(In the post-game, John Tortorella was puzzled and said that call could go either way -- and he's right. I just figured it was a karma penalty for Bickel for taking so long to fight, then only jumping in when Wallace had one hand fumbling with his chin strap.)
Bickel had fought Matt Martin by faceoff appointment earlier in the third period. Like his tussle with Wallace, that altercation was uneventful.
Woe, Nino: Clumsy sequence for rookie Nino Niederreiter, who took the puck down the right wing boards, tried to do a Tavares-like pull-up move but fell when his feet tangled with Ryan McDonagh, then took McDonagh's feet out when he swiped his stick from his stomach. No shot, and a minor penalty for his troubles.
Mark Eaton Returns: Not that he's an agile speed demon to begin with, but I can't say I noticed any mobility issues for Mark Eaton in his first game since returning from the knee sprain.
Refs Nearly Blow It: Goodness, Mike Mottau should have been called for icing in the dying minutes but the officials waived it off while Biron indicated icing was in effect. Assuming Biron was correct, the Rangers did merely a touch-up and Kyle Okposo swooped in to pick up the puck for a dangerous wraparound and rebound that Biron froze. That would have made for some fun drama, but the hockey gods only teased with the threat of intervention.
Yet Another Empty-Net Cock-Up
(This one deserved its own separate bold heading.)
Whether pulling the goalie comically early, not getting the puck in deep with said goalie out, or not having any coherent plan for 6-on-5 at all (rendering the whole idea of pulling early moot), all season long the Islanders have made a mess of things with the goalie pulled. Tonight was no different as Nabokov came out of the net as Frans Nielsen rushed the puck through the neutral zone. Nielsen was stopped by a line of bodies at the Rangers blueline though (whether he did not know the goalie was pulled or whether he just tried to do too much, we don't know). John Mitchell easily carried the puck over the red line and deposited it into the empty net.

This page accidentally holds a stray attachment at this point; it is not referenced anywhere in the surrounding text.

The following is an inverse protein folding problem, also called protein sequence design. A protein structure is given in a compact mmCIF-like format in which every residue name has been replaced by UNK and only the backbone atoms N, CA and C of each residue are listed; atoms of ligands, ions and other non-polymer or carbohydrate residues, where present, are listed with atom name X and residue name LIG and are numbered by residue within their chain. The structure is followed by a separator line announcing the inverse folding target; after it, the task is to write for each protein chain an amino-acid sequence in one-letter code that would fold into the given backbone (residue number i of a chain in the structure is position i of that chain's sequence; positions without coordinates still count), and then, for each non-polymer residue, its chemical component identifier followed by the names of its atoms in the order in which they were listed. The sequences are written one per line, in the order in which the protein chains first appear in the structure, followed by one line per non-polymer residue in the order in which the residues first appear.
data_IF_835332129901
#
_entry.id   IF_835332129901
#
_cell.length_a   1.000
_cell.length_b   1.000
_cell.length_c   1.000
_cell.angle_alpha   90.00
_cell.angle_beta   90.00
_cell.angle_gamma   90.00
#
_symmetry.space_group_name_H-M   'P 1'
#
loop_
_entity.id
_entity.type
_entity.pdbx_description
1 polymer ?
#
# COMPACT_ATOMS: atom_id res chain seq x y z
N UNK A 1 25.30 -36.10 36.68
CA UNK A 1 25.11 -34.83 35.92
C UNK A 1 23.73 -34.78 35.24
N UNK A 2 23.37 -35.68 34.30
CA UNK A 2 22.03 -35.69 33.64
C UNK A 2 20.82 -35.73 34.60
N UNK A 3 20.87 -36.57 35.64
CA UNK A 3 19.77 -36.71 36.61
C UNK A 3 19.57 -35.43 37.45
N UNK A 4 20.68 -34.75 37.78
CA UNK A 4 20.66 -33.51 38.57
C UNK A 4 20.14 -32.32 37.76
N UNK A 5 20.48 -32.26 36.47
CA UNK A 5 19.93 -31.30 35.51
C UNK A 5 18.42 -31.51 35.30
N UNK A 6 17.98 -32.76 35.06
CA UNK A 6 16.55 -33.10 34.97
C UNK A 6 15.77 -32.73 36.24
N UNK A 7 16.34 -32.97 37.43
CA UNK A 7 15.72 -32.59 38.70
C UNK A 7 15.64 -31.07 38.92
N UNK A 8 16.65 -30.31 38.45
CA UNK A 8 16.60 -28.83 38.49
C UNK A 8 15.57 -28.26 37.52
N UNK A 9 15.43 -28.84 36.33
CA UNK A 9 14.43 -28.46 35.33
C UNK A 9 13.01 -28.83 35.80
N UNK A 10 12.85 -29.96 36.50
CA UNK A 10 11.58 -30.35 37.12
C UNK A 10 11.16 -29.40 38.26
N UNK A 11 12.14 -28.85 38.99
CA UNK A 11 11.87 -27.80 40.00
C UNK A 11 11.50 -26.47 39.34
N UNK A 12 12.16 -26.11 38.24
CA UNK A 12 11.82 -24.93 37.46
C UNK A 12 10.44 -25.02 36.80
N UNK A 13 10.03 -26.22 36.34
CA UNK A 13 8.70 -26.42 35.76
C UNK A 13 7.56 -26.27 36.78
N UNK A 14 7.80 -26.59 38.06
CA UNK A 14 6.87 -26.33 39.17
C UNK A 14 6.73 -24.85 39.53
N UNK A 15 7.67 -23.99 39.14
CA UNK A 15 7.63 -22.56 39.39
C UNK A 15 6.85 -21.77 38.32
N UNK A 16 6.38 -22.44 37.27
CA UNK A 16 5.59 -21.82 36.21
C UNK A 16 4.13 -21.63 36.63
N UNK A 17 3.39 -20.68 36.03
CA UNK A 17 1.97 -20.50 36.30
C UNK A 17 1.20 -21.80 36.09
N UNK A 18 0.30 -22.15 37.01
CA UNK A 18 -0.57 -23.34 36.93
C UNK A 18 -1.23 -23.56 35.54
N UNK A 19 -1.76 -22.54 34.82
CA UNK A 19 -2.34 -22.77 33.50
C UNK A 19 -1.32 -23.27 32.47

Nielsen on the play in the Isles recap:
“I should have known he was coming, but we were all gassed,” Nielsen said. “I didn’t want to just put it in there and give the puck away, so I tried to hold on to it and I didn’t know he was coming off the net to the bench. It was a tough one.”
Travis Hamonic's expression was likewise one of a guy who'd just seen his team royally miscommunicate. Again. His outstretched WTH?! arms were speaking the frustration of thousands of Islanders fans. One day he'll be joined by better teammates who are as able, driven and hockey-smart as he. In the mean time, these mistakes cost.
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These two teams are back at it again Monday, but first they have a holiday and a game tomorrow night, with the Rangers taking on their [NBC event] rival Flyers and the Islanders hosting the Maple Leafs. The Rangers were able to save Henrik Lundqvist for that bigger game against a bigger opponent, and Martin Biron proved that decision a good one. For shame.